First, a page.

Robert Woods Bliss to Royall Tyler, December 7, 1938

Finished and mailed Jan’y 18: 1939.

December 7: 1938

Dear Royall,

It has not been possible to write you regarding the Doro Levi affair, as I never seem to have time to sit down for fifteen consecutive minutes. Moreover, the situation in regard to him has been changing so frequently that I could not have presented a complete picture before now.

Enclosed you will find a copy of a letter I have just written to President ConantJames Bryant Conant (1893–1978), an American chemist and president of Harvard University in 1933–1953. of Harvard. I beg that you will consider this as most confidential and for your information only, and that when you have read it your will kindly destroy this copy. I think you can read between the lines as to what has taken place at Cambridge.

In addition to what I have put in my letter to President Conant,James Bryant Conant (1893–1978), an American chemist and president of Harvard University in 1933–1953. I want to add that after the cablegram to you of November 26th both Mildred and I thought that everything was fully arranged and were horrified to receive a letter from Dr. Flexner,Abraham Flexner (1866–1959), an American educator and, with Louis Bamberger, the founder of the Institute for Advanced Study in Princeton, which he headed between 1930 and 1939. dated December first, showing that nothing at all had been done as to securing affidavits. For your enlightenment (!) I send a copy of his letter, which I also beg you to destroy after reading. Mildred then again talked with Dr. Flexner and was so severe with the poor man that she received a most apologetic letter, which I think will amuse you --- the enclosed copy also to be destroyed, please.

Two days ago Dr. FlexnerAbraham Flexner (1866–1959), an American educator and, with Louis Bamberger, the founder of the Institute for Advanced Study in Princeton, which he headed between 1930 and 1939. telegraphed after he had received a reply from you conveying Doro Levi’s acceptance of the Princeton offer. Yesterday I had two more talks with Flexner on the telephone about the affidavits, after learning from the State Department that the only place where visa applications are received in Italy is at the Consulate General in Naples. I also learned that the Greek quota is filled and that there is a long waiting list which would necessitate a delay of three years to anyone making application now. I suggest, therefore, that Signora LeviAnna Cosadino (Kosadinou) Levi (1895–1981), wife of the art historian and archaeologist Teodoro (“Doro”) Davide Levi (1899–1991). She was born in the Greek section of Istanbul and married Levi in 1928. See Giovanna Bandini, Lettere dall’egeo: Archeologhe italiane tra 1900 e 1950 (Florence: Giunti, 2003), 92n29 and 122n3. make her application at Naples at the same time he applies for a visa. If you will then have me advised by cable that the applications have been made, I think that I can expedite matters here at the State Department.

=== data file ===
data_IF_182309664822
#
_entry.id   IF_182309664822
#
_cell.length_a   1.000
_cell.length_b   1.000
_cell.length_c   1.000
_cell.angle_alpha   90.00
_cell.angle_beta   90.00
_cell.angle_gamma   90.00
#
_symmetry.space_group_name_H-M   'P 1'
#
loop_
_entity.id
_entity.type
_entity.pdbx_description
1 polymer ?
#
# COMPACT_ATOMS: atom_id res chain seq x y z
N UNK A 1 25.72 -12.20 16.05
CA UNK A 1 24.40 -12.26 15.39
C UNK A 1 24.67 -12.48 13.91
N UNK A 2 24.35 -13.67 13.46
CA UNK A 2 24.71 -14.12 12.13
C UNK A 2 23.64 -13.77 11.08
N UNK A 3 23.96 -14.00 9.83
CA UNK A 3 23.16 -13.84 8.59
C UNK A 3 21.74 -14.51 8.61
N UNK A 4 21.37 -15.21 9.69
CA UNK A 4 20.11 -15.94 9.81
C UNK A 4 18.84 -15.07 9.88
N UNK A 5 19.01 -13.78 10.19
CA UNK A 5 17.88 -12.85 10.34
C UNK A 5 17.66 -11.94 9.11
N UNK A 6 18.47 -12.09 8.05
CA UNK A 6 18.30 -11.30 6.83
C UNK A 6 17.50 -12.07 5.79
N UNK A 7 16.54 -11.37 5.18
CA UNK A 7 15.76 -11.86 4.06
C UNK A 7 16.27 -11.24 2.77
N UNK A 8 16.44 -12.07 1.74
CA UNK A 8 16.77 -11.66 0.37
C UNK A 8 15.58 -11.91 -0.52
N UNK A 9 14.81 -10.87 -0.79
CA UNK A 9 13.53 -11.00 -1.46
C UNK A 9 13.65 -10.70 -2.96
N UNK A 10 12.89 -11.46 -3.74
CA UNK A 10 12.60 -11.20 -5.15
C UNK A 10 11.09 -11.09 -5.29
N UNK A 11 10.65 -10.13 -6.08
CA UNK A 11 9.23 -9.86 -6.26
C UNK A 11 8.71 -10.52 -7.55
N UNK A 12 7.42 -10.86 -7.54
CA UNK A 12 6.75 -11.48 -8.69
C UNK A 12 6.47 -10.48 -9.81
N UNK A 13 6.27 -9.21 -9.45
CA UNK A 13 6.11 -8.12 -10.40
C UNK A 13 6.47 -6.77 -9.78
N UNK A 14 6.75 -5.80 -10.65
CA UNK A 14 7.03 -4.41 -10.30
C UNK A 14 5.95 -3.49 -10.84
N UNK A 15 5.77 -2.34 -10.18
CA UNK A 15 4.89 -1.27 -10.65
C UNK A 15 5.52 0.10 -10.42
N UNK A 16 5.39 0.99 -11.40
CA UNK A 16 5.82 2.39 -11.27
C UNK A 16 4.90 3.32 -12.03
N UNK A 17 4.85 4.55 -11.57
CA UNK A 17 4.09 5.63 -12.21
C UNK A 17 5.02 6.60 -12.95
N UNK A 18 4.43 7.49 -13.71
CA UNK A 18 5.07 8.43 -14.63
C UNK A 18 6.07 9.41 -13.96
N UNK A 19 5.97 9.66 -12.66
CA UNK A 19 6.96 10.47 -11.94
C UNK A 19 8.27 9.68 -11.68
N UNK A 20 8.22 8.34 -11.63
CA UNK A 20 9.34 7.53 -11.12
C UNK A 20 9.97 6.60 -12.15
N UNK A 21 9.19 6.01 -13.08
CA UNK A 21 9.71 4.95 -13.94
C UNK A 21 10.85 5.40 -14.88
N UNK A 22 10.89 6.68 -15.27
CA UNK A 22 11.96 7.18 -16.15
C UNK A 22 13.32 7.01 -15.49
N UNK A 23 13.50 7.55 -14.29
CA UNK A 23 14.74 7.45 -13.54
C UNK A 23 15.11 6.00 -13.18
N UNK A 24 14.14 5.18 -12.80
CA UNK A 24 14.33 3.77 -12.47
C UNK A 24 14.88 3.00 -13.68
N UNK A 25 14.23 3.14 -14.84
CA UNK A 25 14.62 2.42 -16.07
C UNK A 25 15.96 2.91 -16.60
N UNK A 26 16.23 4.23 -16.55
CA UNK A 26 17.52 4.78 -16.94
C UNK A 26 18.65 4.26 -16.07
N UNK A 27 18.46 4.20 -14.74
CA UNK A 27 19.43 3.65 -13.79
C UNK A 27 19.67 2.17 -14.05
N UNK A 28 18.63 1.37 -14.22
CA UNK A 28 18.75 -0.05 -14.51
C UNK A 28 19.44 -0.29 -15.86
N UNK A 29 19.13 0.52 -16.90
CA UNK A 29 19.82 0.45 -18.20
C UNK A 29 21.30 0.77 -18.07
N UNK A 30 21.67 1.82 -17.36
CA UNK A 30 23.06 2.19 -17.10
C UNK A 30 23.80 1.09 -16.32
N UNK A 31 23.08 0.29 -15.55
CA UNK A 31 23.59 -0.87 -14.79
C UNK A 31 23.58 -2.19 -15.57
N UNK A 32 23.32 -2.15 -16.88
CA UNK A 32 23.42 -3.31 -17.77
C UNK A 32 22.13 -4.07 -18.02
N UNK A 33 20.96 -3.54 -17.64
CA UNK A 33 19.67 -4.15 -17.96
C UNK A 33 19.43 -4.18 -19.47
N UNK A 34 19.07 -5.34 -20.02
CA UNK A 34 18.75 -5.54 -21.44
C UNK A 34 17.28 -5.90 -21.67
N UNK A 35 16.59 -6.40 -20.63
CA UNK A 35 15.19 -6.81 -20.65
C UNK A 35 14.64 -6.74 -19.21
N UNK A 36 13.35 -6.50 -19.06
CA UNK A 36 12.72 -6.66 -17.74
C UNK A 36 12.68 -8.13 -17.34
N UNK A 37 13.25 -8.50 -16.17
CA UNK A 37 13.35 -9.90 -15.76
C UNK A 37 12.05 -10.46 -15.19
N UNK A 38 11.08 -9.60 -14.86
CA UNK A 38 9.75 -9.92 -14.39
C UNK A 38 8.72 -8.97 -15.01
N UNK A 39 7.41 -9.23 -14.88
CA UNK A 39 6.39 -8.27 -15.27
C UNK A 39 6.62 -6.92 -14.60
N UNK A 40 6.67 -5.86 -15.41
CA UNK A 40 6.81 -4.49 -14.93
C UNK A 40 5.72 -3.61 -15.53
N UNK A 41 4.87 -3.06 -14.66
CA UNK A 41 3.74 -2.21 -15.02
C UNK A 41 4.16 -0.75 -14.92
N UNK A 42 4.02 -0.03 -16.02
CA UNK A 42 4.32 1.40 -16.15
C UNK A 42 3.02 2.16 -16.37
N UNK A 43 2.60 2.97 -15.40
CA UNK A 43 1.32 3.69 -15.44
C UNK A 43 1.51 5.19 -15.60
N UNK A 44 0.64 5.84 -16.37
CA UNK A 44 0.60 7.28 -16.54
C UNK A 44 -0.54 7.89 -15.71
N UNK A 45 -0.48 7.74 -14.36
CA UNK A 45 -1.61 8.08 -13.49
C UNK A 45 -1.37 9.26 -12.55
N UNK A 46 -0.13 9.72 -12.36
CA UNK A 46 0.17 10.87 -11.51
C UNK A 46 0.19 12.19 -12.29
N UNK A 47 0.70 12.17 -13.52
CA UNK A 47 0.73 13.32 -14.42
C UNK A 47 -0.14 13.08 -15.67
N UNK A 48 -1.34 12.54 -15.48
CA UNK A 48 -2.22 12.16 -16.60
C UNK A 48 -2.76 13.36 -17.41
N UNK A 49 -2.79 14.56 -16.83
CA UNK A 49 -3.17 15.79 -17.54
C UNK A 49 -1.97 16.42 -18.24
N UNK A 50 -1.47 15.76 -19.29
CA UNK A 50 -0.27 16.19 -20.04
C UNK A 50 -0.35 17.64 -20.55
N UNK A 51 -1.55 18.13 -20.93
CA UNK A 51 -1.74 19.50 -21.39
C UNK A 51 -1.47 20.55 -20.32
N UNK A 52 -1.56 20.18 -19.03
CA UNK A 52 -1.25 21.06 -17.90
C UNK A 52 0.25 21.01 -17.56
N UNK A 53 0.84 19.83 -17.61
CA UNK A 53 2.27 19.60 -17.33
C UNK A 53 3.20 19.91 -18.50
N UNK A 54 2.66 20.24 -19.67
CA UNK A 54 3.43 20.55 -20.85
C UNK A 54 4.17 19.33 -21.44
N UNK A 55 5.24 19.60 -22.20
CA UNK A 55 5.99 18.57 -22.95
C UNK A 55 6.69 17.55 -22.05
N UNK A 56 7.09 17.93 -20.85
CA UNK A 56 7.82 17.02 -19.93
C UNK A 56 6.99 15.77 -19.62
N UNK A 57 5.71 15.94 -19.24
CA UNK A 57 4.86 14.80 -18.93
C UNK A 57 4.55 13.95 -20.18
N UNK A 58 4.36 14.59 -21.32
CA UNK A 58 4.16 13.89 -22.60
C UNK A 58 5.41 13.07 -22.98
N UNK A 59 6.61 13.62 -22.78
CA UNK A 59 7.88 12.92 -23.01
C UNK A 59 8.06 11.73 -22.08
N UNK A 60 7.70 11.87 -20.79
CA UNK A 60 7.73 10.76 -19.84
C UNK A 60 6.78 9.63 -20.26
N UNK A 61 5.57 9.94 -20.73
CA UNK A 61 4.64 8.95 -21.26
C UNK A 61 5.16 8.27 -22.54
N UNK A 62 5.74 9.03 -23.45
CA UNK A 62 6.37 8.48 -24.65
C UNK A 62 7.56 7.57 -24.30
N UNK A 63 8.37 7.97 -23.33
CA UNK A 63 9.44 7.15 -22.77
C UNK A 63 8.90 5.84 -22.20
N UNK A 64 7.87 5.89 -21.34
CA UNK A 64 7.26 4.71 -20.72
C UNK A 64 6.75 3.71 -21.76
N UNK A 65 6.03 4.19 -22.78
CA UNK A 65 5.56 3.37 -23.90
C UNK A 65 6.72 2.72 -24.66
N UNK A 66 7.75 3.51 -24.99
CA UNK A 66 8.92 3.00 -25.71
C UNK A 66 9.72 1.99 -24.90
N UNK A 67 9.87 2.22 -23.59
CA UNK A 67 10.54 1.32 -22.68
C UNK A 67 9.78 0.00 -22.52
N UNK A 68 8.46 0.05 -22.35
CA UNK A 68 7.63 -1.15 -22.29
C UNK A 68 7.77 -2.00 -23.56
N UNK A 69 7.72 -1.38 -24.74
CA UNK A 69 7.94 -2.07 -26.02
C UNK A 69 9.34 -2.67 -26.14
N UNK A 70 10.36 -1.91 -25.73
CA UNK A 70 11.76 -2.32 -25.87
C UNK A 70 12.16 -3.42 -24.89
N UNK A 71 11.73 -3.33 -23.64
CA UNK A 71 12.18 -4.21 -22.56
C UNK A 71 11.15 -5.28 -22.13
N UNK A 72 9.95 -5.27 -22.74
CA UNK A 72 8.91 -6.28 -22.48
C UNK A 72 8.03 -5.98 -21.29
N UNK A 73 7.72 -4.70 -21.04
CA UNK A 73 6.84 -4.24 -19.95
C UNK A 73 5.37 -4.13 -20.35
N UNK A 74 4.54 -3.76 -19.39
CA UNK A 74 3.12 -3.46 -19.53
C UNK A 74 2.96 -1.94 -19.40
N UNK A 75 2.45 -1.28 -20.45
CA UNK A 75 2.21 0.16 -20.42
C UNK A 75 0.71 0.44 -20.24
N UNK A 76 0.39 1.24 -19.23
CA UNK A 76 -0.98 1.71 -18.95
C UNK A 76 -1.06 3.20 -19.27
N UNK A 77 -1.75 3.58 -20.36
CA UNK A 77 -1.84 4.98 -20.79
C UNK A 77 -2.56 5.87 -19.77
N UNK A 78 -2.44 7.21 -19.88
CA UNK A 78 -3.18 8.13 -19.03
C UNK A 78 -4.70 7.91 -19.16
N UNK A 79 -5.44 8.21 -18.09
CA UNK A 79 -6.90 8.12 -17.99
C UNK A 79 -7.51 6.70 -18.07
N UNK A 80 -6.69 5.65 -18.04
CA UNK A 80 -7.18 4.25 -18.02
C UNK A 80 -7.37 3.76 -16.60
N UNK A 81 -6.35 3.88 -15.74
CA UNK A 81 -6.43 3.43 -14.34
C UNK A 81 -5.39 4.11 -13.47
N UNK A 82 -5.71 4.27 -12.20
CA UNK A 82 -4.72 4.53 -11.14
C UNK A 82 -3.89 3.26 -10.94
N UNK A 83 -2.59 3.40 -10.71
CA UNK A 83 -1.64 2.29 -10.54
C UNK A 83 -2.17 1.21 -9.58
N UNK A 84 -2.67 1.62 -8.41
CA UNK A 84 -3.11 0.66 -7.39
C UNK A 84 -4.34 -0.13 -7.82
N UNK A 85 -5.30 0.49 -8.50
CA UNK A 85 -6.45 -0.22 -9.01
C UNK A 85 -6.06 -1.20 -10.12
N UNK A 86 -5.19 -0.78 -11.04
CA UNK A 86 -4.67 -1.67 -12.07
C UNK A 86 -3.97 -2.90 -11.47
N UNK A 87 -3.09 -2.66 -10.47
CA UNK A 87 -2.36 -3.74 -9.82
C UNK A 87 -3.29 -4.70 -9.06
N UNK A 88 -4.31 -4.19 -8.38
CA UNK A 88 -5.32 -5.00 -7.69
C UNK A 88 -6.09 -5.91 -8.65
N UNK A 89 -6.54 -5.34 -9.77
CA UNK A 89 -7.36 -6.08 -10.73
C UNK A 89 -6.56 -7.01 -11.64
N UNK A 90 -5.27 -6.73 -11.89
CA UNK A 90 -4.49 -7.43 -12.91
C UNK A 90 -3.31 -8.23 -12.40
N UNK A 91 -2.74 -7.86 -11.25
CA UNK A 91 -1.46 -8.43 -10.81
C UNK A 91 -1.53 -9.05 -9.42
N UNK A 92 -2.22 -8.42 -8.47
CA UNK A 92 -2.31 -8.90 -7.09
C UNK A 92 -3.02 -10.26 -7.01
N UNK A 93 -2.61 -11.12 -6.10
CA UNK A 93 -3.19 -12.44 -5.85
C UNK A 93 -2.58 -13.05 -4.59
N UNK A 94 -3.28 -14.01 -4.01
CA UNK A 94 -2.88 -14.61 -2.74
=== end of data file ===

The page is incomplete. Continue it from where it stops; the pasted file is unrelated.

…………………………

January 14: 1939

Rather than scrap the above I send it along, if only to let you know that I had started long ago to give you a somewhat chronological account of the progress at this end of the Doro Levi affair.

Doro Levi is now in this country and he is coming down here Friday, the 20th, to spend the week-end. We are looking forward with much pleasure to seeing him and will discuss many matters, especially regarding the arrangement of objects in the new roomThe Byzantine Collection gallery. In 1938, Mildred and Robert Woods Bliss engaged the architect Thomas T. Waterman to design the two-pavilion museum wing at Dumbarton Oaks; the wing was completed in 1940.—the construction of which, by the way, is getting along well; the foundations are all laid and the brickwork is already commenced, though a heavy snow storm today has stopped it temporarily.

You know, I think, from my cablegram that your letters have all reached me but for the sake of your peace of mind I enumerate them as follows:—October 10; November 15 and 27; December 17, 18 and 20. Also letters concerning Doro Levi almost exclusively; one,The whereabouts of this letter is unknown. no date, but mailed October 28th; November 22nd, and December 11th.

I think I have already told you how impressed and delighted we are with the KhawamKhawam Brothers, an antiquities business that was founded in Cairo in 1862 by Sélim Khawam. large necklace.BZ.1938.69. It is stunning and has épaté’d“Wowed.” all who have seen it. Thank you for having a case made for it. By the way, now that we can arrange to display all these smaller objects in the new room it will not be necessary in the future to have cases made.